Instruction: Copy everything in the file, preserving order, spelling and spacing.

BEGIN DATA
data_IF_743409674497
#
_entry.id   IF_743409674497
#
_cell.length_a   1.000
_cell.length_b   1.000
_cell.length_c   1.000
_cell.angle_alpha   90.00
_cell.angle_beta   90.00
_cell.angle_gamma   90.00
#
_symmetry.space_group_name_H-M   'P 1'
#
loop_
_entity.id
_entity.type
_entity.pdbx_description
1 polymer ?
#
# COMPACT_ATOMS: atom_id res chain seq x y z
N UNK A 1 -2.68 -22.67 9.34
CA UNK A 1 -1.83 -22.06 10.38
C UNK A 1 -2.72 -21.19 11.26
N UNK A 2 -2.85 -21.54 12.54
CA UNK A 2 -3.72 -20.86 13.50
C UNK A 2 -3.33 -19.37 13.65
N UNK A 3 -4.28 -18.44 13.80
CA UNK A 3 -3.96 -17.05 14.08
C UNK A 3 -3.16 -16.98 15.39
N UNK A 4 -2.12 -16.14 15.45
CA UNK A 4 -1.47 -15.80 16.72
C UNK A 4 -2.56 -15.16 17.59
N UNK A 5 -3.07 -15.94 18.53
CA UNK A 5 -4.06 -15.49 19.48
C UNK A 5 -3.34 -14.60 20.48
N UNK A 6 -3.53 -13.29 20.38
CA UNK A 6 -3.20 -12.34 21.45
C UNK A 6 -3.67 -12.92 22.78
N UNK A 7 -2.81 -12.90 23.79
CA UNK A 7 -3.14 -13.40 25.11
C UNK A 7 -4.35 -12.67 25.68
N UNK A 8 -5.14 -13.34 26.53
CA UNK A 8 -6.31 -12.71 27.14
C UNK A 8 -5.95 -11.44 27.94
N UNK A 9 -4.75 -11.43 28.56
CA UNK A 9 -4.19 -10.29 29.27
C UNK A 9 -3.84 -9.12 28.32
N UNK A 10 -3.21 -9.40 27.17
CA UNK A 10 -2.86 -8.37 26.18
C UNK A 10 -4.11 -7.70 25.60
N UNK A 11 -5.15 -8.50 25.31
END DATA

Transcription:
data_IF_743409674497
#
_entry.id   IF_743409674497
#
_cell.length_a   1.000
_cell.length_b   1.000
_cell.length_c   1.000
_cell.angle_alpha   90.00
_cell.angle_beta   90.00
_cell.angle_gamma   90.00
#
_symmetry.space_group_name_H-M   'P 1'
#
loop_
_entity.id
_entity.type
_entity.pdbx_description
1 polymer ?
#
# COMPACT_ATOMS: atom_id res chain seq x y z
N UNK A 1 -2.68 -22.67 9.34
CA UNK A 1 -1.83 -22.06 10.38
C UNK A 1 -2.72 -21.19 11.26
N UNK A 2 -2.85 -21.54 12.54
CA UNK A 2 -3.72 -20.86 13.50
C UNK A 2 -3.33 -19.37 13.65
N UNK A 3 -4.28 -18.44 13.80
CA UNK A 3 -3.96 -17.05 14.08
C UNK A 3 -3.16 -16.98 15.39
N UNK A 4 -2.12 -16.14 15.45
CA UNK A 4 -1.47 -15.80 16.72
C UNK A 4 -2.56 -15.16 17.59
N UNK A 5 -3.07 -15.94 18.53
CA UNK A 5 -4.06 -15.49 19.48
C UNK A 5 -3.34 -14.60 20.48
N UNK A 6 -3.53 -13.29 20.38
CA UNK A 6 -3.20 -12.34 21.45
C UNK A 6 -3.67 -12.92 22.78
N UNK A 7 -2.81 -12.90 23.79
CA UNK A 7 -3.14 -13.40 25.11
C UNK A 7 -4.35 -12.67 25.68
N UNK A 8 -5.14 -13.34 26.53
CA UNK A 8 -6.31 -12.71 27.14
C UNK A 8 -5.95 -11.44 27.94
N UNK A 9 -4.75 -11.43 28.56
CA UNK A 9 -4.19 -10.29 29.27
C UNK A 9 -3.84 -9.12 28.32
N UNK A 10 -3.21 -9.40 27.17
CA UNK A 10 -2.86 -8.37 26.18
C UNK A 10 -4.11 -7.70 25.60
N UNK A 11 -5.15 -8.50 25.31